“NASDA thanks the EPA for taking the first step to provide crop protection for U.S. hemp farmers. Collaboration will be key as we work to provide a full tool box of solutions, including biopesticides, to the emerging hemp industry,” said National Association of State Departments of Agriculture CEO Dr. Barbara P. Glenn.
“Today’s announcement by the United States Environmental Protection Agency is a step in the right direction for the nation’s growing hemp industry,” said Kentucky Agriculture Commissioner Ryan Quarles. “It is important our growers have new technologies and tools to better help protect their crops and increase their yields. I wish to thank Administrator Andrew Wheeler and his team for working hard to assist this new and exciting agricultural industry.”
“We are deeply grateful to the EPA for taking critical action to empower U.S. hemp growers by ensuring the development of products that protect crops from weeds and pests,” said U.S. Hemp Roundtable General Counsel Jonathan Miller. “Hemp presents an exciting new agricultural commodity, and the EPA’s action will help provide farmers with the tools they need to seize this opportunity.”
The second action EPA is taking today is to propose new, stronger protections to reduce exposure to atrazine — the next step in the registration review process required under FIFRA. Atrazine is a widely used herbicide that controls a variety of grasses and broadleaf weeds. It is well-known and trusted by growers as one of the most effective herbicides. Atrazine is used on about 75 million acres annually and is most often applied to corn, sorghum, and sugarcane. (Note: Atrazine is not one of the ten pesticides approved for hemp.)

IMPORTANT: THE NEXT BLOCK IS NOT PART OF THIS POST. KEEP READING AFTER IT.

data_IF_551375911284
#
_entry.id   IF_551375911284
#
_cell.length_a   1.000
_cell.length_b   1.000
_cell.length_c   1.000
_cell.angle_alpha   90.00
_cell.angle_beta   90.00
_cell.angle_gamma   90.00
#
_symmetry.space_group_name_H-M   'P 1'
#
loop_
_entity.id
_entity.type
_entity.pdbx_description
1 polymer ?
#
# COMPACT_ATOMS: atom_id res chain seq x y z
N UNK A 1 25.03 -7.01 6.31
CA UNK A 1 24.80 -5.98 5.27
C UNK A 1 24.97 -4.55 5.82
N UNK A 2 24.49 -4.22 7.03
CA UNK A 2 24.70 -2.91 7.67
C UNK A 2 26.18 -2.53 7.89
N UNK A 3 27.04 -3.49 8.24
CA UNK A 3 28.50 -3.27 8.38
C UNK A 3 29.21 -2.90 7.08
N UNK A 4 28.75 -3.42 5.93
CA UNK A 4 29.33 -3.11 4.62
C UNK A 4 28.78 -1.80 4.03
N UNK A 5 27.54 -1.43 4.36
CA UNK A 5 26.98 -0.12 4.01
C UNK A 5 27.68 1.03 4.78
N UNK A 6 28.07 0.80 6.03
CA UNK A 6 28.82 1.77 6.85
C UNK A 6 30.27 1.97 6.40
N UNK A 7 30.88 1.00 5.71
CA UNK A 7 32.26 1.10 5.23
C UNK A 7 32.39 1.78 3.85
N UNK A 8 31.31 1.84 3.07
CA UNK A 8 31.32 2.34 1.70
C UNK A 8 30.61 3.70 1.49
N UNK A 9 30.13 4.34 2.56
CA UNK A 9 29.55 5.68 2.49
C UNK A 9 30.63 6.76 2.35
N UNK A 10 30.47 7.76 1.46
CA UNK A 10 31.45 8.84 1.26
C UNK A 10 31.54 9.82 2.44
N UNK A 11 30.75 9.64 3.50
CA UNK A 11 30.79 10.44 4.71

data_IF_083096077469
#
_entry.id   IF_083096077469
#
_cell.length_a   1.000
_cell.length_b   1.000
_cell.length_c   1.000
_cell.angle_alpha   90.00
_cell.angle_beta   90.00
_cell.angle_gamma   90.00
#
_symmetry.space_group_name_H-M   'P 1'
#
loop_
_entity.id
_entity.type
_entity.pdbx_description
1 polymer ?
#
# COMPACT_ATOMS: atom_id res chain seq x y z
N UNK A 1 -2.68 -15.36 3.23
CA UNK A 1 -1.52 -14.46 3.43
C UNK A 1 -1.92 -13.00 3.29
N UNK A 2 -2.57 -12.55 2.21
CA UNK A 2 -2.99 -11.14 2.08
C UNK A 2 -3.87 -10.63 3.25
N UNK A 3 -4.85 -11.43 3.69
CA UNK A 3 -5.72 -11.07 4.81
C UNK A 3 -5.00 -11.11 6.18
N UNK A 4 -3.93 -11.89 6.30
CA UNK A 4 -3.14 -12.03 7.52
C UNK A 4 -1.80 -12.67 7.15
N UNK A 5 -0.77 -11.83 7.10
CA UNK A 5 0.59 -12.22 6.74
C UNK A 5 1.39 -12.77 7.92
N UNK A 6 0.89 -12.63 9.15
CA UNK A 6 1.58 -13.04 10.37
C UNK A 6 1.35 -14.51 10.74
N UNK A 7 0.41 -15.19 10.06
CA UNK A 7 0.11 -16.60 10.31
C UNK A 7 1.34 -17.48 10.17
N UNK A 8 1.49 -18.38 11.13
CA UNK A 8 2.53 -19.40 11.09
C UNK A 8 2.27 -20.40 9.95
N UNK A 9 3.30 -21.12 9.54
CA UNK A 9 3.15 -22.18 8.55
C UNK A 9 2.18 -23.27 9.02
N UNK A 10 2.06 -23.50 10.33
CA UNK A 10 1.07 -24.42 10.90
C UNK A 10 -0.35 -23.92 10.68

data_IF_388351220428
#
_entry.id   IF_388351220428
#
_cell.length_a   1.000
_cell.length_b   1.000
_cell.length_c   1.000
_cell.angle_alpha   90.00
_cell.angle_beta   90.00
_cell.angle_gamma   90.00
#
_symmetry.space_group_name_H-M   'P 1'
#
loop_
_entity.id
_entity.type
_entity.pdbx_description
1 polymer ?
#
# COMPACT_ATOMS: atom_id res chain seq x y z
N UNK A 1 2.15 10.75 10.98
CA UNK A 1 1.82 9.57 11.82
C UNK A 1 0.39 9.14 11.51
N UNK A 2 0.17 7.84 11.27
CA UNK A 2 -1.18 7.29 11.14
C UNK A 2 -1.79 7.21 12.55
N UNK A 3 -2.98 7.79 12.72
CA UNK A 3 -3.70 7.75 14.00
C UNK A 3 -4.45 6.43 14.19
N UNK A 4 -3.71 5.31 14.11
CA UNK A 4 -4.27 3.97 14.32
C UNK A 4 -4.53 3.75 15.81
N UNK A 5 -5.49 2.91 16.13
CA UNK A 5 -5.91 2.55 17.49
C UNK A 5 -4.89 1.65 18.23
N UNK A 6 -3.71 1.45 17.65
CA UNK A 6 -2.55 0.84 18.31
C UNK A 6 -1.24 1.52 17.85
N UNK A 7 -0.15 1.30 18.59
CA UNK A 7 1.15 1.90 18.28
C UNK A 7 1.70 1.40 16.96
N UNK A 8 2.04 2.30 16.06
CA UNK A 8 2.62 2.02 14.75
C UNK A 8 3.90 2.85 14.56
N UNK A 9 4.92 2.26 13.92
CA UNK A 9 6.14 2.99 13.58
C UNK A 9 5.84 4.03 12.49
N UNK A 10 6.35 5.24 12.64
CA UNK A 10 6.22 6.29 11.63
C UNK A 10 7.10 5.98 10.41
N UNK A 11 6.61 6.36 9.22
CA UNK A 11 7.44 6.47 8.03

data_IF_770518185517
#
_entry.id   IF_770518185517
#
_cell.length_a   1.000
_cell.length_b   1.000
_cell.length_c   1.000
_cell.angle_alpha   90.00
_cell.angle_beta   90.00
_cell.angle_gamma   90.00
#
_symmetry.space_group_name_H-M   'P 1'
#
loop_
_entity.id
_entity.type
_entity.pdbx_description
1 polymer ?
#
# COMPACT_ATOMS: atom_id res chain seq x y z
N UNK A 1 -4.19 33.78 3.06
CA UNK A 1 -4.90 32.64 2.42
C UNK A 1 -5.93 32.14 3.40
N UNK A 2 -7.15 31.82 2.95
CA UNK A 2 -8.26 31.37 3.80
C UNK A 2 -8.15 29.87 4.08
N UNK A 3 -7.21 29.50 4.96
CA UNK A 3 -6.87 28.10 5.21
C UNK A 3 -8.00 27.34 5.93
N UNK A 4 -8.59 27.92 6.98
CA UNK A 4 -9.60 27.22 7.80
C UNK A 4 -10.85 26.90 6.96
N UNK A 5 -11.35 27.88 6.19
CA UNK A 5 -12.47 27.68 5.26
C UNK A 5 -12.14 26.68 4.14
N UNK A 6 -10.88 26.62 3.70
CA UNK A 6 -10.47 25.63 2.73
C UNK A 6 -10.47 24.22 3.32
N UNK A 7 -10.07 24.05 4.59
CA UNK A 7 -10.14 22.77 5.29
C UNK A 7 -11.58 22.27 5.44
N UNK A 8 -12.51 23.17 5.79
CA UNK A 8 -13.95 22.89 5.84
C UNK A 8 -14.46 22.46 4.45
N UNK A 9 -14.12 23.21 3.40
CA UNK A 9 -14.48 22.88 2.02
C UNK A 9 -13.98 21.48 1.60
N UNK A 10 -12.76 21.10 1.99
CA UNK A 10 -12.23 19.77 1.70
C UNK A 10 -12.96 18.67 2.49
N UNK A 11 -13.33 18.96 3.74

As part of this action, the agency is proposing a reduction to the maximum application rate for atrazine used on residential turf, and other updates to the label requirements, including mandatory spray drift control measures. EPA’s proposed decision is based on the 2016 draft ecological risk assessment and the 2018 human health draft risk assessment for atrazine. EPA is also proposing updates to the requirements for propazine and simazine, which are chemically related to atrazine. EPA will be taking comment on the atrazine, propazine and simazine Proposed Interim Decisions for 60 days after publication in the Federal Register. Comments can be made to the following dockets EPA-HQ-OPP-2013-0266 (atrazine), EPA-HQ-OPP-2013-0250 (propazine), and EPA-HQ-OPP-2013-0251 (simazine) once the Federal Register notice publishes online.
“We appreciate the EPA’s proposal to re-register atrazine,” said Missouri Corn Growers Association CEO and Triazine Network Chair Gary Marshall. “This product is tremendously important to farmers across the country, especially for weed control in conservation practices. From citrus to sorghum and corn to Christmas trees, farmers rely on the agency’s use of credible science to regulate the products that allow us to safely grow more with less for a hungry global population.”
“National Sorghum Producers appreciates EPA applying sound science and moving forward with this key step in the reregistration process,” said National Sorghum Producers Chairman Dan Atkisson.
“The impact atrazine has in weed control and making no-till production possible is as vital today as it was over 50 years ago when the product was brought to market. For over 25 years Kentucky Corn Growers has worked to bring production stewardship education and assistance to Kentucky’s farmers encouraging the safe use of atrazine. We appreciate the years EPA has spent reviewing and ensuring the safety and effectiveness of atrazine,” said Kentucky Corn Growers Association Executive Director Laura Knoth.
In addition to today’s regulatory actions, EPA is continuing to build and enhance its relationship with the agricultural sector through the agency’s Smart Sectors program. Staff and senior leaders, including Region 5 Administrator Cathy Stepp and Region 7 Administrator Jim Gulliford, are meeting today in Lenexa, Kansas with representatives from the renewable fuels industry. The meeting is providing a platform to collaborate with the renewable fuels industry and develop sensible approaches that better protect the environment and public health.
For additional information:
Smart Sectors: www.epa.gov/smartsectors